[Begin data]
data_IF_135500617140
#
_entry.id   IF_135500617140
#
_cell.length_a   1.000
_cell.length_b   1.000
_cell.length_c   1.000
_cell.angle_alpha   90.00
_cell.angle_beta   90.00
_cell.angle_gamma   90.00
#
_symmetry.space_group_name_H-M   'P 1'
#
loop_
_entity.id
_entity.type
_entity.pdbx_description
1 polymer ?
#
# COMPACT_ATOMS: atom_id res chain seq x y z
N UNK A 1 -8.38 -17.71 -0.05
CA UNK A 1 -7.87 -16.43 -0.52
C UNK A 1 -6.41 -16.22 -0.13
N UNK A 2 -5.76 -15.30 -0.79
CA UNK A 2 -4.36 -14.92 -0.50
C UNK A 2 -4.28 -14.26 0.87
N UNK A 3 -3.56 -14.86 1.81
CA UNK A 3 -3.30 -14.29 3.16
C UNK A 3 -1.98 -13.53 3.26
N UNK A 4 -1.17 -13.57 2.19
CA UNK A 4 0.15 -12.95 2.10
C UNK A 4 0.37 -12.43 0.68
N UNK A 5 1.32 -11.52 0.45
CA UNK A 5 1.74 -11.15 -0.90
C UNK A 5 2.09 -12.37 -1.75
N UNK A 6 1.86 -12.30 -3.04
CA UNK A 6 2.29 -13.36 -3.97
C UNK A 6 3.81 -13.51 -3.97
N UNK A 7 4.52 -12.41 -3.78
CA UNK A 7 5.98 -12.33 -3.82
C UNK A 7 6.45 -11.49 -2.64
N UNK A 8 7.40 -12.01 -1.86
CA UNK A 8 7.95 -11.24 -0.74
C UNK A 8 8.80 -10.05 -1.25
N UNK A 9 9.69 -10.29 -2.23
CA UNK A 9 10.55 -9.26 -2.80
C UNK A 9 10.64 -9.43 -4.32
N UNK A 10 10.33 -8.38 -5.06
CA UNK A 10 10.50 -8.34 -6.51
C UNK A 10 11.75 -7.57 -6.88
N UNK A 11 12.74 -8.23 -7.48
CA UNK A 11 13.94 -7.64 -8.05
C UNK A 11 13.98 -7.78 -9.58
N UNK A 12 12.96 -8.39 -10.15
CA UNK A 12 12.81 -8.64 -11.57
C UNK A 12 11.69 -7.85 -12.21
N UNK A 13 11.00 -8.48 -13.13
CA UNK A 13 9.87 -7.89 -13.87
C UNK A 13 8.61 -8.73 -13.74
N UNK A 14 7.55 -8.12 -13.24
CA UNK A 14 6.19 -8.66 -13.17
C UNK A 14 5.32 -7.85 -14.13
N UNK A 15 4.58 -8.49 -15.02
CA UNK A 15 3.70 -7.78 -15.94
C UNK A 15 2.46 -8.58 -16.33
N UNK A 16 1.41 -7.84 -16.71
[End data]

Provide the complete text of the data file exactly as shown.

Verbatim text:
data_IF_135500617140
#
_entry.id   IF_135500617140
#
_cell.length_a   1.000
_cell.length_b   1.000
_cell.length_c   1.000
_cell.angle_alpha   90.00
_cell.angle_beta   90.00
_cell.angle_gamma   90.00
#
_symmetry.space_group_name_H-M   'P 1'
#
loop_
_entity.id
_entity.type
_entity.pdbx_description
1 polymer ?
#
# COMPACT_ATOMS: atom_id res chain seq x y z
N UNK A 1 -8.38 -17.71 -0.05
CA UNK A 1 -7.87 -16.43 -0.52
C UNK A 1 -6.41 -16.22 -0.13
N UNK A 2 -5.76 -15.30 -0.79
CA UNK A 2 -4.36 -14.92 -0.50
C UNK A 2 -4.28 -14.26 0.87
N UNK A 3 -3.56 -14.86 1.81
CA UNK A 3 -3.30 -14.29 3.16
C UNK A 3 -1.98 -13.53 3.26
N UNK A 4 -1.17 -13.57 2.19
CA UNK A 4 0.15 -12.95 2.10
C UNK A 4 0.37 -12.43 0.68
N UNK A 5 1.32 -11.52 0.45
CA UNK A 5 1.74 -11.15 -0.90
C UNK A 5 2.09 -12.37 -1.75
N UNK A 6 1.86 -12.30 -3.04
CA UNK A 6 2.29 -13.36 -3.97
C UNK A 6 3.81 -13.51 -3.97
N UNK A 7 4.52 -12.41 -3.78
CA UNK A 7 5.98 -12.33 -3.82
C UNK A 7 6.45 -11.49 -2.64
N UNK A 8 7.40 -12.01 -1.86
CA UNK A 8 7.95 -11.24 -0.74
C UNK A 8 8.80 -10.05 -1.25
N UNK A 9 9.69 -10.29 -2.23
CA UNK A 9 10.55 -9.26 -2.80
C UNK A 9 10.64 -9.43 -4.32
N UNK A 10 10.33 -8.38 -5.06
CA UNK A 10 10.50 -8.34 -6.51
C UNK A 10 11.75 -7.57 -6.88
N UNK A 11 12.74 -8.23 -7.48
CA UNK A 11 13.94 -7.64 -8.05
C UNK A 11 13.98 -7.78 -9.58
N UNK A 12 12.96 -8.39 -10.15
CA UNK A 12 12.81 -8.64 -11.57
C UNK A 12 11.69 -7.85 -12.21
N UNK A 13 11.00 -8.48 -13.13
CA UNK A 13 9.87 -7.89 -13.87
C UNK A 13 8.61 -8.73 -13.74
N UNK A 14 7.55 -8.12 -13.24
CA UNK A 14 6.19 -8.66 -13.17
C UNK A 14 5.32 -7.85 -14.13
N UNK A 15 4.58 -8.49 -15.02
CA UNK A 15 3.70 -7.78 -15.94
C UNK A 15 2.46 -8.58 -16.33
N UNK A 16 1.41 -7.84 -16.71